Wednesday, September 30, 2015

Food Waste : Writing On The Wall Just Got Bigger

This week began with some exciting news :the UN just fed some world leaders trash and that it was great.


Ok, here is how it happened: In New York, Ban-ki-Moon , the UN Secretary General, hosted for 30 of his guests  - comprising presidents, prime ministers and royals - a lunch that was made of  food waste.

In plain words, each dish of each course on the menu - from appetizer to dessert - was made of material that was considered waste and would have ended in a trash bin.

The salad on the lunch was made from unwanted vegetable scraps, stalks and outer leaves salvaged from the waste of big food producers.

There were burgers and fries and these were made of thrown away vegetables including ends of cucumber thrown out by pickle makers. They also used 'cow corn' - corn that are considered too hard for human consumption and so are fed to cows instead.

That is not all. The bread on the lunch table was baked from

Thursday, September 10, 2015

Indian Women Adapting to Climate Change: 10 Photos You Will Like

At least 80% of my stories are on rural communities. I go to faraway hills, nomad hamlets and fishing villages and, I am always searching for signs where women in these most unheard communities are using technology for a better life. What I find is always amazing:  women, most of them with little or no education, are using technology to fight for their rights, health, freedom and an improved livelihood. Below are 10 photos of how women in villages are using technology to adapt to climate change.

Tracking the weather

 As the climate becomes more erratic every passing day, rural communities are finding it increasingly tough to rely on their traditional knowledge of weather. So, they are now learning to monitor it. In this photo, taken in Medak district of southern India, women of a village are using a mini weather station. Here, they track the movement of wind, cloud and measure temperature and rainfall - everything that will later help them plan their farming activities.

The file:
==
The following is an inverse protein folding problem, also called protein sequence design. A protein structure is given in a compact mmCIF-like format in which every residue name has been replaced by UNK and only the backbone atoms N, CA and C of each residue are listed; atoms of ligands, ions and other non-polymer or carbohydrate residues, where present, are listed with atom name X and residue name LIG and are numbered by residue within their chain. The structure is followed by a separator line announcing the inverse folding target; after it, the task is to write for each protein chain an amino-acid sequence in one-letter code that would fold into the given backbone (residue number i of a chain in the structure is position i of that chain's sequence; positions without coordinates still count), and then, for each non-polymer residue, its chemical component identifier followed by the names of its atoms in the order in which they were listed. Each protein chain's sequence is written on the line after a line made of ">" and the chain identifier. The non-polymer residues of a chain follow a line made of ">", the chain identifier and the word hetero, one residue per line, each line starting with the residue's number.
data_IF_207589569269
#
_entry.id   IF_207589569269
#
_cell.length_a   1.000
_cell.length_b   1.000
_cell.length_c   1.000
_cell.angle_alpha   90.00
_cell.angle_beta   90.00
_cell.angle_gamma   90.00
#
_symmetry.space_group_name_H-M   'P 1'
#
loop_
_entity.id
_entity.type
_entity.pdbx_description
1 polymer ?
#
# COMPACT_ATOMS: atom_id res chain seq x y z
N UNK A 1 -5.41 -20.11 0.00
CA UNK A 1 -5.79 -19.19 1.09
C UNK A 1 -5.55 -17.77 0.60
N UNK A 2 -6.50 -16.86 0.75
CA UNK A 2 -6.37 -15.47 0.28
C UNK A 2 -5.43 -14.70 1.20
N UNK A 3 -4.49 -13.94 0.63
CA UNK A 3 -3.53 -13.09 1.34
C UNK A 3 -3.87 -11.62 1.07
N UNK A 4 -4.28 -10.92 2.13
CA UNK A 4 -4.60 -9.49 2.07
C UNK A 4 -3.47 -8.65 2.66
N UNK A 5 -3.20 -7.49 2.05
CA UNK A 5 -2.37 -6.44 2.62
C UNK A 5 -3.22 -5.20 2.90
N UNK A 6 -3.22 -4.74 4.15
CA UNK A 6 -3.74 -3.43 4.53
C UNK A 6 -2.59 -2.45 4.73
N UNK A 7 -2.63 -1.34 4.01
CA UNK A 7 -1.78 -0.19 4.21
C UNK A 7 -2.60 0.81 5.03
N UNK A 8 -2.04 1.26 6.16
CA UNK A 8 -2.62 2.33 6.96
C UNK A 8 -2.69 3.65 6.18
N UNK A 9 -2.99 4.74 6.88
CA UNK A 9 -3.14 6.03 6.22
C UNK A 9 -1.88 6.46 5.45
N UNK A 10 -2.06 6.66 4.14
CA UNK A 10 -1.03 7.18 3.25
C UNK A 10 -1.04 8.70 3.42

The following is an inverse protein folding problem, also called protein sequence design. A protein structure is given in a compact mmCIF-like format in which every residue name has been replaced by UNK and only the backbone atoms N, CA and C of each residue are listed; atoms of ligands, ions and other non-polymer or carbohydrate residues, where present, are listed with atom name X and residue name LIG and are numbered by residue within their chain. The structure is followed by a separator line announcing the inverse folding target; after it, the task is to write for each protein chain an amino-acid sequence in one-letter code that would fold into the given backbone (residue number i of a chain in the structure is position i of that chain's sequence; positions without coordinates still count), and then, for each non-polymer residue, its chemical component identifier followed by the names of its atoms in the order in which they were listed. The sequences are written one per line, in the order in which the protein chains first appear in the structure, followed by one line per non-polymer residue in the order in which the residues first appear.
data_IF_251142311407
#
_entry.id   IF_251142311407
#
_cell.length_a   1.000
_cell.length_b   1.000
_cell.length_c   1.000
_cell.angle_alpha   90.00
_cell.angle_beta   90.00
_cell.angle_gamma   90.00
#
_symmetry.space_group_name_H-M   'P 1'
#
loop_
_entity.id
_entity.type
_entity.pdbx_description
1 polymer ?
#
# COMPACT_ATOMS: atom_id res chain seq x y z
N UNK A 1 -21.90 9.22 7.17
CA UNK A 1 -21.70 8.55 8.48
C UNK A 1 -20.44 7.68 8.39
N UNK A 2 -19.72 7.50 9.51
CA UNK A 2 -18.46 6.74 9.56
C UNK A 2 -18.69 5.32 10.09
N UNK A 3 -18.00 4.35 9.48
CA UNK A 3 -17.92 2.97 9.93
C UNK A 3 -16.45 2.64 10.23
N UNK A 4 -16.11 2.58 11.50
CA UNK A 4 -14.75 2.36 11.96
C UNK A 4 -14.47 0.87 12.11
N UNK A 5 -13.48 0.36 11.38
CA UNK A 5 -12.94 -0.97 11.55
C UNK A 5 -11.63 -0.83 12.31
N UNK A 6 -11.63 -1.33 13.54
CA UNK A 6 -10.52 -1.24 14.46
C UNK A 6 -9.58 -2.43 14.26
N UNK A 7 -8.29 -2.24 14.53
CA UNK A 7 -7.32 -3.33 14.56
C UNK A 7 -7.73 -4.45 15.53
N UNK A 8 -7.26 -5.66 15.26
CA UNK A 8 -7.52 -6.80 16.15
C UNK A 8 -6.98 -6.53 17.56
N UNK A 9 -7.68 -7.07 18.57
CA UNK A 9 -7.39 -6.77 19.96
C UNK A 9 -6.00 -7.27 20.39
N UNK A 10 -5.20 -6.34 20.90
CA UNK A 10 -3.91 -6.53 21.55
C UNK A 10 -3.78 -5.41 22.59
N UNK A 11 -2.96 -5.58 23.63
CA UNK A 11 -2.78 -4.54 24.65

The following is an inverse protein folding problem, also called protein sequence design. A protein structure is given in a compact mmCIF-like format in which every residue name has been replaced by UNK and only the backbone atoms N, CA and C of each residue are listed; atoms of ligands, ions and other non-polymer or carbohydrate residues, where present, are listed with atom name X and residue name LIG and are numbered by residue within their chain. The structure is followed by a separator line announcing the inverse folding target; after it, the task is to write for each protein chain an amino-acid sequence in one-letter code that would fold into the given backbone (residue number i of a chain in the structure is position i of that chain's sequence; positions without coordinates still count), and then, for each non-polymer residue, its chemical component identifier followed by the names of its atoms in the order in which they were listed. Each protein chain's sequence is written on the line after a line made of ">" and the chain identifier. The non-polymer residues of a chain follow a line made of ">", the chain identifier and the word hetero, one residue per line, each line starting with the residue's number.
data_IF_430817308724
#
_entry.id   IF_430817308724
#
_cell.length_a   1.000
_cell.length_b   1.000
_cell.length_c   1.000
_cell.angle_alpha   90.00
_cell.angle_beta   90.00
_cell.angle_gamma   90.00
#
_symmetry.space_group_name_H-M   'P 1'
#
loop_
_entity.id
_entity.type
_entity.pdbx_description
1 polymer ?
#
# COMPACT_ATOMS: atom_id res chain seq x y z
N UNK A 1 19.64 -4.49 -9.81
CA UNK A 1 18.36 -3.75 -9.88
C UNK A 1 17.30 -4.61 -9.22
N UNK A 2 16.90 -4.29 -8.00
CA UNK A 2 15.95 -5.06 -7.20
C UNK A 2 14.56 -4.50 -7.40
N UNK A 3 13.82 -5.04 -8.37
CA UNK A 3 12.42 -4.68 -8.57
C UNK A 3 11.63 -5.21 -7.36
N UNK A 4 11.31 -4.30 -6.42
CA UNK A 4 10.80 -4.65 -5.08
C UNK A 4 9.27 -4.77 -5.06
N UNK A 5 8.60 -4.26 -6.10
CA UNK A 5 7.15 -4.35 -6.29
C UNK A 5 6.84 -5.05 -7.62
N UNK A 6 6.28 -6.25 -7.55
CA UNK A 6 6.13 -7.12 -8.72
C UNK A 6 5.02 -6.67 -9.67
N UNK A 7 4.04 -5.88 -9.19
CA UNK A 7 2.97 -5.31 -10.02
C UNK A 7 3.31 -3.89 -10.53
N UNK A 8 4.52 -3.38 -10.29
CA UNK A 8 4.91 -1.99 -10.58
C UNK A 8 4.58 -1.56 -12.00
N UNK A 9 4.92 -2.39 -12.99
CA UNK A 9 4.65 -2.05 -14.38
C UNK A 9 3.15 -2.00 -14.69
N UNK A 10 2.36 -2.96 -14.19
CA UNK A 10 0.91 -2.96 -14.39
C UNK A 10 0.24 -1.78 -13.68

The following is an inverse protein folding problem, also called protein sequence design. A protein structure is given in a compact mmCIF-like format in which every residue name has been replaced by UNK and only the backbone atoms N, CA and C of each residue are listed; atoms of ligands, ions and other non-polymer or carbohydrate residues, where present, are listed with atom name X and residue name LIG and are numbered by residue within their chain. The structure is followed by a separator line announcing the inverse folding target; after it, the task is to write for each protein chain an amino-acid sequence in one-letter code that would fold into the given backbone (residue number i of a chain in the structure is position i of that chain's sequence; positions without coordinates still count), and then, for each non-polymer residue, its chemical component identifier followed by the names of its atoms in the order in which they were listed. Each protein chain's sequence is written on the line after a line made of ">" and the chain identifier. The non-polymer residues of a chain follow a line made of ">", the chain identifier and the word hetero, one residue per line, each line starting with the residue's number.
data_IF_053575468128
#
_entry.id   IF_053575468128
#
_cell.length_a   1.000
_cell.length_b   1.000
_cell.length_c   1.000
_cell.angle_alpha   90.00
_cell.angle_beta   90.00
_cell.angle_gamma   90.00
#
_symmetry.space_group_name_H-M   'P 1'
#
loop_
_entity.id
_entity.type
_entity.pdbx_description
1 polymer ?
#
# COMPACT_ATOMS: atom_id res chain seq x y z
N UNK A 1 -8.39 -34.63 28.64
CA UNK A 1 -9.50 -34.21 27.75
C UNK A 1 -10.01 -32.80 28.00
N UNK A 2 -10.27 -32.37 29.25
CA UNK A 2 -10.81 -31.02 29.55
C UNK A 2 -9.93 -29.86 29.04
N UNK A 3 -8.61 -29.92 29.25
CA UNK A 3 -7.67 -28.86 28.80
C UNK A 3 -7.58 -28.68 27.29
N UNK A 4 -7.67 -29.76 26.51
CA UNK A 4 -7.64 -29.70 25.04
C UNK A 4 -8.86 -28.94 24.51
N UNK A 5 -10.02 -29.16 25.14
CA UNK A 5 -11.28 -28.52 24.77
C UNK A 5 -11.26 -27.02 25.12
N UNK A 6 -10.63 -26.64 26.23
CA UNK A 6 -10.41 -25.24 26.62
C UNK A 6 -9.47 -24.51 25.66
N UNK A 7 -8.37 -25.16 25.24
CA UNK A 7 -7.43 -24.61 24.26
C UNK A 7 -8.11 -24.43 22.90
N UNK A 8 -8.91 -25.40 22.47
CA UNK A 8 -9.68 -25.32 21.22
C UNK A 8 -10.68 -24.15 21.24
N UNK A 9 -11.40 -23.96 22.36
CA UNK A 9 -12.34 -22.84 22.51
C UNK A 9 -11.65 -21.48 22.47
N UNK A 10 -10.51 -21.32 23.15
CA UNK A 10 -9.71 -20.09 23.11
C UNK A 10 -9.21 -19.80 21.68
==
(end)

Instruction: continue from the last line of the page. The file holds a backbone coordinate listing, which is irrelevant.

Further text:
Using mobile phone technology

 Mobile phones are immensely popular in India. But these women are using mobile phones  in the smartest way possible: sharing information on weather, availability of seeds, fertilizer, soil testing facilities and so on.

Wednesday, September 02, 2015

Water water everywhere: Not a farmer to spot!

I just returned from the World Water Week in Stockholm, the Swedish capital.

Organized by the Stockholm International Water Institute (SIWI), the week-long event was focusing on Water and it's intricate and crucial link to development worldwide. It was, as I learned, the 25th year of the event.
The Prime Minister of Sweden addressing the participants at the inaugural session of the World Water Week.

As you would expect in a global event like this, there were participants from different walks of development and water: scientists, finance experts, engineers, political leaders and activists and media personnel like me. There were talks of innovation, technology, finance, aid, collaboration, policy, regulation, transparency and so on. We also heard some country heads talk about some of the burning issues of our time: climate change, disasters, conflict and the migrant influx.

But there was something crucial that was missing: the voice of the farmer. And it came as a surprise - of a rather shocking nature. After all, this was an event discussing water and it's role in the world's development, especially the Sustainable Development Goals which are soon to replace the Millennium Development Goals.

Food production and food security are always the key to  a sustainable world. And everyone was talking of this - except the food grower himself. Irony much?